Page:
Why Clinical Data is Hard to Use
5.11.2023 By Lucy Parente, Director of Strategy at Availity
Clinical and claims data can be powerful, strategic assets that help provider and payer organization to improve patient outcomes and satisfaction, comply with government regulations, control costs, and mitigate onerous administrative burdens. Unfortunately, making complex and diverse clinical data elements actionable and fit-for-purpose is expensive and unwieldy. Electronic health records (EHRs), data warehouses, and other information systems and repositories have enabled healthcare organizations to acquire—and even aggregate, to a degree—massive volumes of clinical and claims information. While these data acquisition and storage systems often represent the most significant technology investments made by payers and providers, their ability to consistently and accurately transforms data into information fit-for-purpose often require costly add-ons in the form of point solutions and technology overlays.
The difficulties of clinical data
Healthcare organizations that want to innovate with clinical data face a number of daunting obstacles.
Data is everywhere and everything. In some ways, healthcare is a victim of its own data acquisition success. In today’s electronic ecosystem, data can be found in multiple systems and departments. Data also appears in multiple formats, including text, codes, paper, digital, and multimedia. (Think of the data associated with a simple leg fracture—from doctor’s notes and x-rays to ICD-10 codes and pain medication prescriptions). Data challenges in this area will only grow more complex as more sources of data, such as patient-generated information from wearables, need to be collected.
Structured and unstructured data. EMRs can standardize data capture but lack of detail/options/nuance can crowd providers into a one-size-fits-all approach to documentation. Moreover, unstructured data, such as free-text clinical notes are typically written in natural language, making them difficult to analyze using traditional data analysis methods. Different healthcare providers may use different language, abbreviations, and terminologies, making it challenging to compare and combine data from different sources.
Inconsistencies and variability. Some data may lack consensus among clinicians regarding definitions and meaning. Additionally, new knowledge regarding medical conditions, such as cancer treatments, can add complexity to aggregation and analysis. Variability of data and its sources also makes standardization a worthy, but incomplete without data management. For example, coding variation within and across sources such as EHRs, labs, and HIEs creates tremendous complexity when it comes to integrating clinical data into an enterprise architecture. Other challenges contributing to the significant variation include information is frequently documented in incorrect places in the medical record. Duplicate entries of the same prescription or diagnosis are also typical, obscuring medical facts under mountains of information.
Completeness. Claims data is standardized, but incomplete without clinical data. To put it into perspective, understanding a patient’s health status and healthcare activities using health-related data is similar to assembling a puzzle. Each piece of claims and clinical data are puzzle pieces that provide information about a specific aspect of the patient’s health. Claims data and multi-source clinical data each have their limitations and cannot provide a comprehensive, accurate, and timely view on their own. To obtain a more complete understanding, it is necessary to integrate and combine both data sources and utilize their respective strengths. The future of health data analysis will depend on effectively assembling these puzzle pieces to create a more comprehensive view of patient’s health status.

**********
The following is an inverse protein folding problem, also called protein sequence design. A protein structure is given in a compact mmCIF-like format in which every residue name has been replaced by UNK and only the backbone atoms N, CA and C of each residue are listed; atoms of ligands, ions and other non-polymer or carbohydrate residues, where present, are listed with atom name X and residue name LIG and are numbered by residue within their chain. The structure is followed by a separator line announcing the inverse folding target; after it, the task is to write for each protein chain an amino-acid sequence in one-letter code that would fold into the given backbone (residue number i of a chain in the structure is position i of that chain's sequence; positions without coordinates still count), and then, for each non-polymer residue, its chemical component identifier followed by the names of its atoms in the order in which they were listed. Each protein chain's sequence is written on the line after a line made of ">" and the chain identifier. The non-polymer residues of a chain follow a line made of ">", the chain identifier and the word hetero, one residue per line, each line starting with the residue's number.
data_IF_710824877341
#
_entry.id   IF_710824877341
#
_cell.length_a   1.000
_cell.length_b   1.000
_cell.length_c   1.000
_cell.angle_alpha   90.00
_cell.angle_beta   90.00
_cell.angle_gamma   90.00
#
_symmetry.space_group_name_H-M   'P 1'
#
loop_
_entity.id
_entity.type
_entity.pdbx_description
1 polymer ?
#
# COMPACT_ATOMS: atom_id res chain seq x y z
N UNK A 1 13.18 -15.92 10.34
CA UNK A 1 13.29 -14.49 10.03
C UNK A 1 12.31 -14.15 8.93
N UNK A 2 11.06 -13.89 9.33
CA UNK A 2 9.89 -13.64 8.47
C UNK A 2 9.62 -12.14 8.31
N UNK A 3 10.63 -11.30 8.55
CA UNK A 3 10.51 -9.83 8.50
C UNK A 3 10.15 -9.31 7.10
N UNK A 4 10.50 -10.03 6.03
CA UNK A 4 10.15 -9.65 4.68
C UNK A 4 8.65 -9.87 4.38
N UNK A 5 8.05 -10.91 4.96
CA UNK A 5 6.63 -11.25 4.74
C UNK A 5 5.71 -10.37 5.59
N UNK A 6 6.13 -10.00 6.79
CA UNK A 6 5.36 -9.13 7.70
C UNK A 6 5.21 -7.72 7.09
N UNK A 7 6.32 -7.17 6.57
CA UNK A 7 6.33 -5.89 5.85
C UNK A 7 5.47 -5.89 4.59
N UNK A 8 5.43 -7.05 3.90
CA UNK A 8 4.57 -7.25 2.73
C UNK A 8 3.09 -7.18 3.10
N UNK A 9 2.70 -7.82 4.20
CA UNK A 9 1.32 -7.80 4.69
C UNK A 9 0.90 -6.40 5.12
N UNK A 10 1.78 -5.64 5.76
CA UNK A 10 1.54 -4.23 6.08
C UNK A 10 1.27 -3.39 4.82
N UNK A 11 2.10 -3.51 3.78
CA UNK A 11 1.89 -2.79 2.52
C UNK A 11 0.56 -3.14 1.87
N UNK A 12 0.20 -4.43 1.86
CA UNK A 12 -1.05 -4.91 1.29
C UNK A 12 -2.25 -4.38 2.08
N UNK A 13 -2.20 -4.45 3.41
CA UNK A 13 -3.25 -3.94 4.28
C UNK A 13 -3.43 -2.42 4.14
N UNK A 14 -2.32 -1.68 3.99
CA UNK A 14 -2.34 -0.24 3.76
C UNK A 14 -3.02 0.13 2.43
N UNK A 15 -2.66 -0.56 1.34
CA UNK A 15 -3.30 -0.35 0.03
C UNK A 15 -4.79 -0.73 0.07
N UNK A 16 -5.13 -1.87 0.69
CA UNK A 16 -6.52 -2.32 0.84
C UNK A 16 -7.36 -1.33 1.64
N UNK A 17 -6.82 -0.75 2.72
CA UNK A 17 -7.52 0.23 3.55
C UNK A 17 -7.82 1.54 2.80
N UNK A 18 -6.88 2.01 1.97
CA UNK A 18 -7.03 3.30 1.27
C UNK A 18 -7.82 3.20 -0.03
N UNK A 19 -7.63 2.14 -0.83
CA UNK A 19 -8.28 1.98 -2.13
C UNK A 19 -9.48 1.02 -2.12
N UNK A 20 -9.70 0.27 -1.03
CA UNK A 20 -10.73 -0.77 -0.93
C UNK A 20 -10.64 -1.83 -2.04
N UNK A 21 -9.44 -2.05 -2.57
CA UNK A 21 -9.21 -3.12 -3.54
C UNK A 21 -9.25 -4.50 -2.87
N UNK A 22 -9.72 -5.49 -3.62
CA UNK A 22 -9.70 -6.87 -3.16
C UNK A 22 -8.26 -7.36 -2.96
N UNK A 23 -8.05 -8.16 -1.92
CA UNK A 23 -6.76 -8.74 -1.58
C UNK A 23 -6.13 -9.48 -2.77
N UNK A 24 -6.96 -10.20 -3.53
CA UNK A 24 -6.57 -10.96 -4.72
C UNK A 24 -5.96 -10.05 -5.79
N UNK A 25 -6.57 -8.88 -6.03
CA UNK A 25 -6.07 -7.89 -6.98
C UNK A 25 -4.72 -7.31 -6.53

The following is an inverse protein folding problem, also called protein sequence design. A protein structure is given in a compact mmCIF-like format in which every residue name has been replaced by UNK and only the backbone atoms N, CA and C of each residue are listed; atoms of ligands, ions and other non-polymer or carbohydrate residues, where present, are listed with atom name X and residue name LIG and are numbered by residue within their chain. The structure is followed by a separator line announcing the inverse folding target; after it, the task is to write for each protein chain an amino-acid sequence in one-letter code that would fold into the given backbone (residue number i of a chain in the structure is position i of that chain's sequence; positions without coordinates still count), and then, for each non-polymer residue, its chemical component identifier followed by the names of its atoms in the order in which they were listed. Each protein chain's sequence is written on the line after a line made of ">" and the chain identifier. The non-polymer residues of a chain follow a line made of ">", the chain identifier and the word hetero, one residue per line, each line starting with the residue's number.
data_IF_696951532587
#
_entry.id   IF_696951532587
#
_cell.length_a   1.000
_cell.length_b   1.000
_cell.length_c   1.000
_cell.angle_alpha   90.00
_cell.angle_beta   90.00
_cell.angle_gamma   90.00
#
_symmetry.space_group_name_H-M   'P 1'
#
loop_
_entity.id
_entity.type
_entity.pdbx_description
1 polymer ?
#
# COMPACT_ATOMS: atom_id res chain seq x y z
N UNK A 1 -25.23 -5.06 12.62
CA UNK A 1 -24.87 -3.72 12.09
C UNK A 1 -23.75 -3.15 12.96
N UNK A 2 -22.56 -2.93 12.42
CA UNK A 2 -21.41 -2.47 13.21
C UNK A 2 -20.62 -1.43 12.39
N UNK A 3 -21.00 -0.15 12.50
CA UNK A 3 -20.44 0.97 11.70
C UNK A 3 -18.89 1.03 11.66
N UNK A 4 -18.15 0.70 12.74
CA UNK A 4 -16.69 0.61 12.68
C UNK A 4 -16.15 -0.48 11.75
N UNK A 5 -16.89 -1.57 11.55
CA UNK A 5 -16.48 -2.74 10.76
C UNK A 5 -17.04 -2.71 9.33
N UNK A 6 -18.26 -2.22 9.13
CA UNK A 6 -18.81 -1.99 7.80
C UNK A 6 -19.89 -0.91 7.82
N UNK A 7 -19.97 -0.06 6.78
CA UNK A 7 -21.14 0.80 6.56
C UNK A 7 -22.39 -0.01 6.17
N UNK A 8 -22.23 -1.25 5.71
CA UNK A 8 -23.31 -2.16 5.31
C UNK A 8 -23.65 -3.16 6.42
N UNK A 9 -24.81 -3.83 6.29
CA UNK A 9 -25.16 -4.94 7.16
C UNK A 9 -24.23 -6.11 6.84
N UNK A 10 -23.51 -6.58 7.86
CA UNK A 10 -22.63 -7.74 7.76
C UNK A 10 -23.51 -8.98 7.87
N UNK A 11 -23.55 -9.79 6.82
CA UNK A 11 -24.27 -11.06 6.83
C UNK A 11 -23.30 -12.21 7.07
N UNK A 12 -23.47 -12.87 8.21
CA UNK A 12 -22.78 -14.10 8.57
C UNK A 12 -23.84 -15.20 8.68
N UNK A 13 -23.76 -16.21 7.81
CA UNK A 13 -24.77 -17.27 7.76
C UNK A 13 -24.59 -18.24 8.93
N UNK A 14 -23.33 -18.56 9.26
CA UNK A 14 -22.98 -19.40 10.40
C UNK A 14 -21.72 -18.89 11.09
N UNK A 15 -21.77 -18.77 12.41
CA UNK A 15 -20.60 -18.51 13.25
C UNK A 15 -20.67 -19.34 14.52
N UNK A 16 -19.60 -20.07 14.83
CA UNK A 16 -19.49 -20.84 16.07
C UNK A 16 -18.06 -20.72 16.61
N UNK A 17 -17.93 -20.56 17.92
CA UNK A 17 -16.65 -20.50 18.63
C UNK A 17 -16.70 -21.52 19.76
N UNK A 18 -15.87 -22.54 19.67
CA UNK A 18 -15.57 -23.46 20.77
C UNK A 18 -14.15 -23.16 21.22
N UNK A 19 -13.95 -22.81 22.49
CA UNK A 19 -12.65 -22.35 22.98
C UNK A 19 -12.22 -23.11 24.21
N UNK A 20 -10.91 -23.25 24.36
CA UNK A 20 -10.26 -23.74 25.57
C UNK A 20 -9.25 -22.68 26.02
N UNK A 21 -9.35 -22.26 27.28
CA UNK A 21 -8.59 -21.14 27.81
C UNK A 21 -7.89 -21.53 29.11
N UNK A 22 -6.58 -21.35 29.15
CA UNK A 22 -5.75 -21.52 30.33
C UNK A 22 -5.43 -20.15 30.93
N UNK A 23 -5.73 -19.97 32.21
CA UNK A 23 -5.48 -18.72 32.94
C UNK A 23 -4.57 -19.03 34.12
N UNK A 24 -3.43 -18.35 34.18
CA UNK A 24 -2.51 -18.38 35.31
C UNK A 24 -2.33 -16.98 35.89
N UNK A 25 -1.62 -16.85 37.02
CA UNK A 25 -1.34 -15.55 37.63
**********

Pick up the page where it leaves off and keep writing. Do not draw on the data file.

Regulations. Evolving and emerging regulations make reporting burdens for providers more difficult and cumbersome. To make large sets of multi-format clinical data usable, healthcare organizations may attempt to leverage in-house resources and teams of data analysts. However, these approaches are costly, not scalable, and yield a modest return in terms of data usability. Further, the work is never done, as each new data source requires mapping, and data volumes continue to explode over time.
How to make data actionable
Upcycling Data™ is our process of integrating clinical data from multiple sources into a data asset that can be readily used for numerous purposes. It starts with normalizing codes to national standards and making sure data is semantically normalized to convey the clinical intent. Upcycling Data also includes adding rich metadata such as drug classes to make it easier to query and analyze. Upcycling Data extends to generating a longitudinal record from multiple patient encounters in which duplicate entries have been removed to streamline the data. All this is entirely automated, in near real-time.
Finally, our upcycling technology, known as Availity Fusion, features APIs and specialized data extracts to flexibly integrate clinical data into your infrastructure and data processing pipelines, support for data interchange standards like Fast Healthcare Interoperability Resources (FHIR®), and generation of data fit for specific business purposes to drive immediate value and ROI. Download “Why Upcycling Data Matters” to learn how to make your investment in clinical data count.